Our Budgeting for Impact campaign works to make sure that Oakland schools receive more money and that they spend that money smartly and transparently. We are proud to have spent the last decade helping lead every revenue measure for Oakland public schools, and to be in the midst of a multi-year advocacy campaign to ensure smarter spending of our resources. Our schools must be better funded and we have to spend those dollars in the ways that help kids the most. This year, that means voters must vote Yes on Proposition 15 to put our Schools and Communities First.
We intentionally work to build a donor network of families, educators, and community that is socio-economically, racially, culturally, and linguistically inclusive and that shares a positive, solutions- and results-oriented vision for improving Oakland public schools. Since we began working on elections in 2012, more than 600 people have given donations to this work. Most of those donations were for $10 or less. This level of support and activity was unprecedented in recent Oakland school board elections.
We welcome the contributions of individuals and organizations that share our values and vision of an Oakland where all children receive the schooling and support they need to live successful, fulfilling lives. Click here to review the January 1, 2020 – June 30, 2020 campaign finance filings of GO’s political action committee – Families and Educators for Public Education. You can find all of our filings at the City of Oakland Campaign Finance Portal.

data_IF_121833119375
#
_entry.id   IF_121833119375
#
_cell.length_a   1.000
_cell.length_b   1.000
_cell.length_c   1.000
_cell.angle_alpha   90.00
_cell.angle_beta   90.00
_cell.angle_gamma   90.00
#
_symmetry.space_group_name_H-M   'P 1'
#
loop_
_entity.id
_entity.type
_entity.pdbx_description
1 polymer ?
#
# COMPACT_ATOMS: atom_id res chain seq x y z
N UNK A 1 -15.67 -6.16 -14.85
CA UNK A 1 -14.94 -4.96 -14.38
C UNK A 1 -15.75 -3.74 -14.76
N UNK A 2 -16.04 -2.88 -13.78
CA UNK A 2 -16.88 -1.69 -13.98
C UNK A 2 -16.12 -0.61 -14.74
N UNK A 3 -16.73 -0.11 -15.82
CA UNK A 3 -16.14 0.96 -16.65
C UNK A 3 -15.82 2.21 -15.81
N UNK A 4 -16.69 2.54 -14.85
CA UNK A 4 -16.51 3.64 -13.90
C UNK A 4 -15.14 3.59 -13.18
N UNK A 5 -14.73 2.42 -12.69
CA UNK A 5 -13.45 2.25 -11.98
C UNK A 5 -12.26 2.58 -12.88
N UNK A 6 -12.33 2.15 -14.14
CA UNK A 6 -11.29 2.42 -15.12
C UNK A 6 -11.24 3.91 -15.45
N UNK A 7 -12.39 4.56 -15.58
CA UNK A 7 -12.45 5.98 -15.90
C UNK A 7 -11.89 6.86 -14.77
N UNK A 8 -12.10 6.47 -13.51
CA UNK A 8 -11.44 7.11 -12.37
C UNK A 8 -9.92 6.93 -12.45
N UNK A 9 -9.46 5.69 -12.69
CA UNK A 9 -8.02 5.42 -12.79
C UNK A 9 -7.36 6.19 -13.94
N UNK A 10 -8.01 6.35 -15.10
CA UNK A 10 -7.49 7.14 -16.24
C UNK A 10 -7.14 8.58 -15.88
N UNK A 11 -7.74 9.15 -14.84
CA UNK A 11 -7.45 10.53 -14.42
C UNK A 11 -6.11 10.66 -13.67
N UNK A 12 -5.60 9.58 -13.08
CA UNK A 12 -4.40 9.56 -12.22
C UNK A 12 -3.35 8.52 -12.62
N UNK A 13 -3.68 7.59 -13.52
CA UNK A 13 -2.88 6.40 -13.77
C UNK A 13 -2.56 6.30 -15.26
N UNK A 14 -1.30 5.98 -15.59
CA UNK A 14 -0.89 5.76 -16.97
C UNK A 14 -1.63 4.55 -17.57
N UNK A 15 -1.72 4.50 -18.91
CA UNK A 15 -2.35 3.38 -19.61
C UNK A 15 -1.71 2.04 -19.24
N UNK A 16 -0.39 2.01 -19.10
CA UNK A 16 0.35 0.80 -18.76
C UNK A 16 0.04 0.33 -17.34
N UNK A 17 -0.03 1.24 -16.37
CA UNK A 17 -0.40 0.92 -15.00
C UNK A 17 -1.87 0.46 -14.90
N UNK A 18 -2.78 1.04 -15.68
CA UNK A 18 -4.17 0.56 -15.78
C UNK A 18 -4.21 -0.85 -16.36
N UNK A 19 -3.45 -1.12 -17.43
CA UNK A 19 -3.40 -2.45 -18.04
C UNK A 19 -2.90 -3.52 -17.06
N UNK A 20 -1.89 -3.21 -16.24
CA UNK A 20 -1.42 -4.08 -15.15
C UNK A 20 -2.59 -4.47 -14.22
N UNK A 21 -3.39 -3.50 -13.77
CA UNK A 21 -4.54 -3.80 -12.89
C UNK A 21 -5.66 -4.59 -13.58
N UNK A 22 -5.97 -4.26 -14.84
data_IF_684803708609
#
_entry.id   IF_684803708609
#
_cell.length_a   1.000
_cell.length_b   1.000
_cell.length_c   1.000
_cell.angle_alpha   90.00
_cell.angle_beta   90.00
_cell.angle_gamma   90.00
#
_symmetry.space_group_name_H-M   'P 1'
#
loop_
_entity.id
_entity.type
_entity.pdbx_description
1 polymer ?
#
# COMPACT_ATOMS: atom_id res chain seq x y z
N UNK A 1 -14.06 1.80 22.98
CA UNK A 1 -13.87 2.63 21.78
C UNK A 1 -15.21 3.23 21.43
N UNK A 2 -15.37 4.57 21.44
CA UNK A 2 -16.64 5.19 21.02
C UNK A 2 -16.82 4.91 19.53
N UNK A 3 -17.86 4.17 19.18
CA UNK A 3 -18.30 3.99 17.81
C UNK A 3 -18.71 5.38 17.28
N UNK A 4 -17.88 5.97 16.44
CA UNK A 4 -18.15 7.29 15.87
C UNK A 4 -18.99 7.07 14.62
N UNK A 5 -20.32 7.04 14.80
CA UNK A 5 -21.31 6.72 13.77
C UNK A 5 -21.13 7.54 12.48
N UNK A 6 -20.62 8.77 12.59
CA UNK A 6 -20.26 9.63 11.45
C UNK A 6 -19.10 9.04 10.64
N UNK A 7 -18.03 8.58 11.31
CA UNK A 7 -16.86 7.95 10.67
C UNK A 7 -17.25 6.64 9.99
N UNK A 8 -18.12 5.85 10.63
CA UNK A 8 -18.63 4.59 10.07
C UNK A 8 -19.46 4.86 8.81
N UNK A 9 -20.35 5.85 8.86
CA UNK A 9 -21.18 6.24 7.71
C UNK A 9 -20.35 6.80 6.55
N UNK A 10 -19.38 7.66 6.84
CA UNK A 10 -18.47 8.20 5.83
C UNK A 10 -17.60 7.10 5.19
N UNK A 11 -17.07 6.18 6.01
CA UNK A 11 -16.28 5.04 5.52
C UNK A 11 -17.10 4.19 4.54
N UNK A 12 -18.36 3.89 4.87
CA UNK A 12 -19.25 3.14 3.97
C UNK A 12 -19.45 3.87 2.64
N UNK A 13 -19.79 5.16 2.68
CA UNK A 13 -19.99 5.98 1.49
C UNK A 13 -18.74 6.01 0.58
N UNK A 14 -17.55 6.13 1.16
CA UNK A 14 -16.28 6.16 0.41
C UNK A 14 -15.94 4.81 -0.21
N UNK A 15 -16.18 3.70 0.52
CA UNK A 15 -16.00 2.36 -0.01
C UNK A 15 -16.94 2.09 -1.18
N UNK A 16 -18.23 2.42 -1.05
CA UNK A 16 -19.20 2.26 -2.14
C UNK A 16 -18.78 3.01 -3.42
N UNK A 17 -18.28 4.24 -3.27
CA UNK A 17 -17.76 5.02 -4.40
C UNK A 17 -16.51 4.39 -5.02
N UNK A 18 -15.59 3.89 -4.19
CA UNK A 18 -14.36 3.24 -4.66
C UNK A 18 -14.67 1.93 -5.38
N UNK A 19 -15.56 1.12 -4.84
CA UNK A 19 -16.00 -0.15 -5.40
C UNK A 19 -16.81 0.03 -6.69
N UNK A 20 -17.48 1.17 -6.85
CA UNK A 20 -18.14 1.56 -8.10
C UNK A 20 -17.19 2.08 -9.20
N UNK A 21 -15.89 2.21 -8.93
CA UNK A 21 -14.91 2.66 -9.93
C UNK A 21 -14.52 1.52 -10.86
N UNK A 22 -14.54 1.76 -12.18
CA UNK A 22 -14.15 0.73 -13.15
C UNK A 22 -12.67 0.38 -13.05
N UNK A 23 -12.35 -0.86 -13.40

Our sister organization GO Public Schools Oakland is a 501(c)(3) and is also funded by local and national foundations. For a more detailed list of our funders and donors, click here.
We are a coalition of families, educators, and community leaders from the hills and flatlands, East, West, and North Oakland, district and charter public schools who share a vision of an Oakland where all children receive the schooling and support they need to live successful, fulfilling lives. People with connections to more than 100 different Oakland public schools have participated in our work in the last year. More than 600 individuals have made financial contributions to support our work. Our community events regularly draw over 100 community stakeholders.